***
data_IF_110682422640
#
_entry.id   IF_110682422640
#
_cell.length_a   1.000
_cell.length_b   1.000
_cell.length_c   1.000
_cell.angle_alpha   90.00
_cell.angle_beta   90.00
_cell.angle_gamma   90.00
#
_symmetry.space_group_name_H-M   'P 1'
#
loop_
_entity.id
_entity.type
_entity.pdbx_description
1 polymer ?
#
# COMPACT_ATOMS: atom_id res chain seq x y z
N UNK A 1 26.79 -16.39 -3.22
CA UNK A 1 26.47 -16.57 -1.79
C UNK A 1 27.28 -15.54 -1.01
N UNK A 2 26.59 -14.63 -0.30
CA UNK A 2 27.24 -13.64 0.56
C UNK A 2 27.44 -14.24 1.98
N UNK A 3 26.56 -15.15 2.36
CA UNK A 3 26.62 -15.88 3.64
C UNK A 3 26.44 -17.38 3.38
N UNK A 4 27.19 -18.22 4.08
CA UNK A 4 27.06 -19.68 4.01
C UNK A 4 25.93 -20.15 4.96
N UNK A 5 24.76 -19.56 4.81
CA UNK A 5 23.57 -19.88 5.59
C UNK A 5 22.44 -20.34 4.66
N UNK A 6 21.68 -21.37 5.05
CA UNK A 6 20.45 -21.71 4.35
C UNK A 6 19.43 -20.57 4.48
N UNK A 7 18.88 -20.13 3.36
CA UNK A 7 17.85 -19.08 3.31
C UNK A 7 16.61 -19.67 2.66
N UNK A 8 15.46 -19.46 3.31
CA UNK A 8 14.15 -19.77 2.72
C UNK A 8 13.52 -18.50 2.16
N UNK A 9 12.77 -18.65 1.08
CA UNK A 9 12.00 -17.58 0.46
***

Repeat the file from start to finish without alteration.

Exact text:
data_IF_110682422640
#
_entry.id   IF_110682422640
#
_cell.length_a   1.000
_cell.length_b   1.000
_cell.length_c   1.000
_cell.angle_alpha   90.00
_cell.angle_beta   90.00
_cell.angle_gamma   90.00
#
_symmetry.space_group_name_H-M   'P 1'
#
loop_
_entity.id
_entity.type
_entity.pdbx_description
1 polymer ?
#
# COMPACT_ATOMS: atom_id res chain seq x y z
N UNK A 1 26.79 -16.39 -3.22
CA UNK A 1 26.47 -16.57 -1.79
C UNK A 1 27.28 -15.54 -1.01
N UNK A 2 26.59 -14.63 -0.30
CA UNK A 2 27.24 -13.64 0.56
C UNK A 2 27.44 -14.24 1.98
N UNK A 3 26.56 -15.15 2.36
CA UNK A 3 26.62 -15.88 3.64
C UNK A 3 26.44 -17.38 3.38
N UNK A 4 27.19 -18.22 4.08
CA UNK A 4 27.06 -19.68 4.01
C UNK A 4 25.93 -20.15 4.96
N UNK A 5 24.76 -19.56 4.81
CA UNK A 5 23.57 -19.88 5.59
C UNK A 5 22.44 -20.34 4.66
N UNK A 6 21.68 -21.37 5.05
CA UNK A 6 20.45 -21.71 4.35
C UNK A 6 19.43 -20.57 4.48
N UNK A 7 18.88 -20.13 3.36
CA UNK A 7 17.85 -19.08 3.31
C UNK A 7 16.61 -19.67 2.66
N UNK A 8 15.46 -19.46 3.31
CA UNK A 8 14.15 -19.77 2.72
C UNK A 8 13.52 -18.50 2.16
N UNK A 9 12.77 -18.65 1.08
CA UNK A 9 12.00 -17.58 0.46